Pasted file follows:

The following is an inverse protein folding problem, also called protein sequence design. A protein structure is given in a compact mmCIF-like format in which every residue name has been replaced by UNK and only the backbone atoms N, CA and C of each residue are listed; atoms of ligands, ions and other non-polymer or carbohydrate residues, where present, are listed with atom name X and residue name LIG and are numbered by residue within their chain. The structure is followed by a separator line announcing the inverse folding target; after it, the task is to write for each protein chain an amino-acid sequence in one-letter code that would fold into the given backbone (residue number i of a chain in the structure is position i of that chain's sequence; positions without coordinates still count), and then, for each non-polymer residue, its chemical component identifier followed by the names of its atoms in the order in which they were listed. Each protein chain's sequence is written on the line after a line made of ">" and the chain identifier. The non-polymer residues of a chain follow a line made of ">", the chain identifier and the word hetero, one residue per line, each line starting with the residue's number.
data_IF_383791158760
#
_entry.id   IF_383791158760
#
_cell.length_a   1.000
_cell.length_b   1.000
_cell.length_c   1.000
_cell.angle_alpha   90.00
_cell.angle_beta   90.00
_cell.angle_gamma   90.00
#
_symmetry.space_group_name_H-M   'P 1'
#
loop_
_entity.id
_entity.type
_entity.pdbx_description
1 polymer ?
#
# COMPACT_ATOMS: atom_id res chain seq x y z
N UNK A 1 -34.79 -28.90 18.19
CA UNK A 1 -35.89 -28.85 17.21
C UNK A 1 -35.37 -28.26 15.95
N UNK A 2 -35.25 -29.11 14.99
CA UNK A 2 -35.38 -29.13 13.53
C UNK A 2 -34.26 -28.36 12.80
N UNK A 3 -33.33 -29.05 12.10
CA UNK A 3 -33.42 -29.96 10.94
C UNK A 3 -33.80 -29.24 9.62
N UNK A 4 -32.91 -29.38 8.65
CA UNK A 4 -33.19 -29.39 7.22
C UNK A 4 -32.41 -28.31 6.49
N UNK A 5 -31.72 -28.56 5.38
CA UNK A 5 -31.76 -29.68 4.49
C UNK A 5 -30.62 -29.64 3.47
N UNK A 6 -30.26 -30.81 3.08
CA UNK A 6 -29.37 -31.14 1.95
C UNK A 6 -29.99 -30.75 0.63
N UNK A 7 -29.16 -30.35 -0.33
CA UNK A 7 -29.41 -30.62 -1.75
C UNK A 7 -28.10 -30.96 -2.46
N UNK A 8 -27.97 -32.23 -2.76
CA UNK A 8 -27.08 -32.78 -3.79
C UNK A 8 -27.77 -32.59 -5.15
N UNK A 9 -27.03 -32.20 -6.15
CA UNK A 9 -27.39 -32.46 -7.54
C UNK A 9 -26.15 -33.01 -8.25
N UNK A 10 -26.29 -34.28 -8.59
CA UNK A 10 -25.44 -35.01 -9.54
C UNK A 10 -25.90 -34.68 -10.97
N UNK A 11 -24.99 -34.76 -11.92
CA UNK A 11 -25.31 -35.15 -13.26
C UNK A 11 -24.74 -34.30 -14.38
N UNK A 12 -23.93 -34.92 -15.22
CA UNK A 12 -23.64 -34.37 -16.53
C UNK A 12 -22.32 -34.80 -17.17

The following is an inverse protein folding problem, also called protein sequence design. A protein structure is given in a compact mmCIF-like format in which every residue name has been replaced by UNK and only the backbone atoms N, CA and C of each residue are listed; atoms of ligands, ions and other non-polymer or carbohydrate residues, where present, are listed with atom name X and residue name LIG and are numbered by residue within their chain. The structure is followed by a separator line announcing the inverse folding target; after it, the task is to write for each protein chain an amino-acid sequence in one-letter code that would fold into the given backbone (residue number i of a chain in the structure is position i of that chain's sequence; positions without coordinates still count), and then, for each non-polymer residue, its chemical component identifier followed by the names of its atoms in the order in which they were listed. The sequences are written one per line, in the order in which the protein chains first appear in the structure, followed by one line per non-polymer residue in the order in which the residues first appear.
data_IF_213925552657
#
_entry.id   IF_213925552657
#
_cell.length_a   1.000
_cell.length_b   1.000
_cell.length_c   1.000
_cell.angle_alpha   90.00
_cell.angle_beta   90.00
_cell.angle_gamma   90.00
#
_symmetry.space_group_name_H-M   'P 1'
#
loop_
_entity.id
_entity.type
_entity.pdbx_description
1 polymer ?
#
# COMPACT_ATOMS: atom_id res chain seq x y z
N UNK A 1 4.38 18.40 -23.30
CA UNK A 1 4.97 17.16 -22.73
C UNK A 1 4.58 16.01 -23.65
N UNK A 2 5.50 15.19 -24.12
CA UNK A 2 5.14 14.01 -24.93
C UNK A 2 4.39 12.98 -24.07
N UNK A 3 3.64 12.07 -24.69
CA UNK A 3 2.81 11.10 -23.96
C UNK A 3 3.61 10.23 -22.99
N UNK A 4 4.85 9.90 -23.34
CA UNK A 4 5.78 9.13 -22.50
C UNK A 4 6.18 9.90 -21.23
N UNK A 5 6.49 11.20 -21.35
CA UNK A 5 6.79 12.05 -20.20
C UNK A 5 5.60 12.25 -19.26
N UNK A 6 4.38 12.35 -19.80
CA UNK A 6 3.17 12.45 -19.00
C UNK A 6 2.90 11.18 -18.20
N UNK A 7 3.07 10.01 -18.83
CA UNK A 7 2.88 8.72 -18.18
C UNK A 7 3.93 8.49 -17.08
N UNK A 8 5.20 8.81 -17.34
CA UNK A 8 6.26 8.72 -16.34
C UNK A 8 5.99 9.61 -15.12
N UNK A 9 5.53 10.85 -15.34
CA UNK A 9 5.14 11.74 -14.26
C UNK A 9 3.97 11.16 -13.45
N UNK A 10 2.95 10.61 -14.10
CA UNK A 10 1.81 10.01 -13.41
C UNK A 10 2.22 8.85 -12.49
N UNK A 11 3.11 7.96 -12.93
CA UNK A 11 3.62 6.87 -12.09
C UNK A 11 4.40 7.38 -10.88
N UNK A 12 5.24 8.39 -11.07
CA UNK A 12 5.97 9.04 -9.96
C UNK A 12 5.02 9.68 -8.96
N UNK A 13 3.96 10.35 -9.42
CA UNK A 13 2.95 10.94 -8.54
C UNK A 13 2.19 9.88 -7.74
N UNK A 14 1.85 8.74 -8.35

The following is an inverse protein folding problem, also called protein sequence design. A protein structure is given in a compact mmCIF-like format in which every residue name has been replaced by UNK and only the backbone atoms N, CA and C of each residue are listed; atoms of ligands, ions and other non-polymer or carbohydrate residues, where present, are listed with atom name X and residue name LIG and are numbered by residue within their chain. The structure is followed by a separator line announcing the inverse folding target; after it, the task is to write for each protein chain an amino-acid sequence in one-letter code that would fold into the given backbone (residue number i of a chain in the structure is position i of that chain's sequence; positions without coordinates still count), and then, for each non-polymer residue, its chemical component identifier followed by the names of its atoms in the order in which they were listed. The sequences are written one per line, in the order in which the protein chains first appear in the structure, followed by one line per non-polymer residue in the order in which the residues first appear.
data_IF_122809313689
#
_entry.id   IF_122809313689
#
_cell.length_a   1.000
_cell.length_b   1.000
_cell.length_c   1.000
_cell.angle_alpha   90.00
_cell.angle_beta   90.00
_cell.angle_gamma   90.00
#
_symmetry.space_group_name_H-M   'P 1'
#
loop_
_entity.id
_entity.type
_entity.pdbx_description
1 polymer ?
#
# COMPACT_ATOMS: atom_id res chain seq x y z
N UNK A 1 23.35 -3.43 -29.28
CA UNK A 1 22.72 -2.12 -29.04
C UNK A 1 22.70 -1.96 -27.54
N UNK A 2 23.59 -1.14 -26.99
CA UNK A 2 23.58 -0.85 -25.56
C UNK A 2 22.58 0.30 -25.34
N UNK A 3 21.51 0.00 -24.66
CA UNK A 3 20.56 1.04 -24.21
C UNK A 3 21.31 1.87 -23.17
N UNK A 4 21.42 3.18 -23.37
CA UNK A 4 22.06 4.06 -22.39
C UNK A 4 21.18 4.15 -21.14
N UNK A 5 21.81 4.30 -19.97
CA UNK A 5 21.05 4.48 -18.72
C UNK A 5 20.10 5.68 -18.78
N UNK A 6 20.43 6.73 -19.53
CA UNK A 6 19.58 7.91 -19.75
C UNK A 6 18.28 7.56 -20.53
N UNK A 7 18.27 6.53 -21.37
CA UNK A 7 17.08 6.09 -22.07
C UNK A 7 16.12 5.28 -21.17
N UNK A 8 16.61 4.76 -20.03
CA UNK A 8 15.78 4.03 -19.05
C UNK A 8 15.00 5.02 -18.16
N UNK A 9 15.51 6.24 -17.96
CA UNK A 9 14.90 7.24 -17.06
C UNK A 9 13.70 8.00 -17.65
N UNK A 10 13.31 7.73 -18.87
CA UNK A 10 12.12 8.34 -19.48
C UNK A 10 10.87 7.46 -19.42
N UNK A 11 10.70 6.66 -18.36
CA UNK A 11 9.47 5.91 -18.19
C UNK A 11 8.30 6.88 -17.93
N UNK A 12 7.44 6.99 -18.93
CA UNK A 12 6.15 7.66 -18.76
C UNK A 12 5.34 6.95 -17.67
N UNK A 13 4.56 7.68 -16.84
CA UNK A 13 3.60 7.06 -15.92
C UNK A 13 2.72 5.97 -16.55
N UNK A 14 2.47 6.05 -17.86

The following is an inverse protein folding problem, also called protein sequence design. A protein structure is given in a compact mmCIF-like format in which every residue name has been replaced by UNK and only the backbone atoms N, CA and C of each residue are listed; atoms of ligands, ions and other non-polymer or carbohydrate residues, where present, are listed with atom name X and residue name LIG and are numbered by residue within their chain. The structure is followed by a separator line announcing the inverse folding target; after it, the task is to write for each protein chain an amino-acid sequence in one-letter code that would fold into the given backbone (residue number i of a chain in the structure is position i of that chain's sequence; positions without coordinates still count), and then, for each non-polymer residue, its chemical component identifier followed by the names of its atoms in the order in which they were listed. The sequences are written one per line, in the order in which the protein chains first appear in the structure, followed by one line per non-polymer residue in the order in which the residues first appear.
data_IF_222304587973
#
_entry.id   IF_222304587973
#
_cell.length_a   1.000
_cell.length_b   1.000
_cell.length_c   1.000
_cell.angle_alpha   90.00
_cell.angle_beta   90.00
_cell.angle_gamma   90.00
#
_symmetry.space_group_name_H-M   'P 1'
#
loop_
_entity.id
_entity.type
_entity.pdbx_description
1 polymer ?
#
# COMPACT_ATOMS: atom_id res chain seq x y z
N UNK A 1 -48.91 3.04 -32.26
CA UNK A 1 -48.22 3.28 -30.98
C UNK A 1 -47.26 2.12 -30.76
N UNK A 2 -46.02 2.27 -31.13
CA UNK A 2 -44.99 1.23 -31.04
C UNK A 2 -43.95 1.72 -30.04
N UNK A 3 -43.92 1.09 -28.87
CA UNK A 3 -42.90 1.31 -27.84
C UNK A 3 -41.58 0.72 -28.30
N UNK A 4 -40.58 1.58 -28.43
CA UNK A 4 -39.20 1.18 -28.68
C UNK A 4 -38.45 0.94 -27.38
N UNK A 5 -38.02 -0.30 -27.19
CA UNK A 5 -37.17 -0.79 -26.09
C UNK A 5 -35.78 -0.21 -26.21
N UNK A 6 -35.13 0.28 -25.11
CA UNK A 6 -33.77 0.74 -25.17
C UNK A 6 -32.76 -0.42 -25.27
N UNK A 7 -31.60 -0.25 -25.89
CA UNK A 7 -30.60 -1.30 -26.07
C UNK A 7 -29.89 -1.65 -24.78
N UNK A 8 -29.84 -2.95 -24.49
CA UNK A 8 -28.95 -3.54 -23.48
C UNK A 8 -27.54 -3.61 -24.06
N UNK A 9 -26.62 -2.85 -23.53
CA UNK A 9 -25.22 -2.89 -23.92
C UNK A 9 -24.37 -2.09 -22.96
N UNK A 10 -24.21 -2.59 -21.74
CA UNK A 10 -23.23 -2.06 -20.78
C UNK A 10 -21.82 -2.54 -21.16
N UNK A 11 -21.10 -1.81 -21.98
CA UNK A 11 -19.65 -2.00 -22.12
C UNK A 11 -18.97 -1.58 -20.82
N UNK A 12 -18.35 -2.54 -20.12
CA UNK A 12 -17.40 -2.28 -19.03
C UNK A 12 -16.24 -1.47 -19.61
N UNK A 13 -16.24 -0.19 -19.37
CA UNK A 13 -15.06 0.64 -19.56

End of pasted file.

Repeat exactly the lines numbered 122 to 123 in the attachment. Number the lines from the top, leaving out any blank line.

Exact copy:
_entry.id   IF_122809313689
#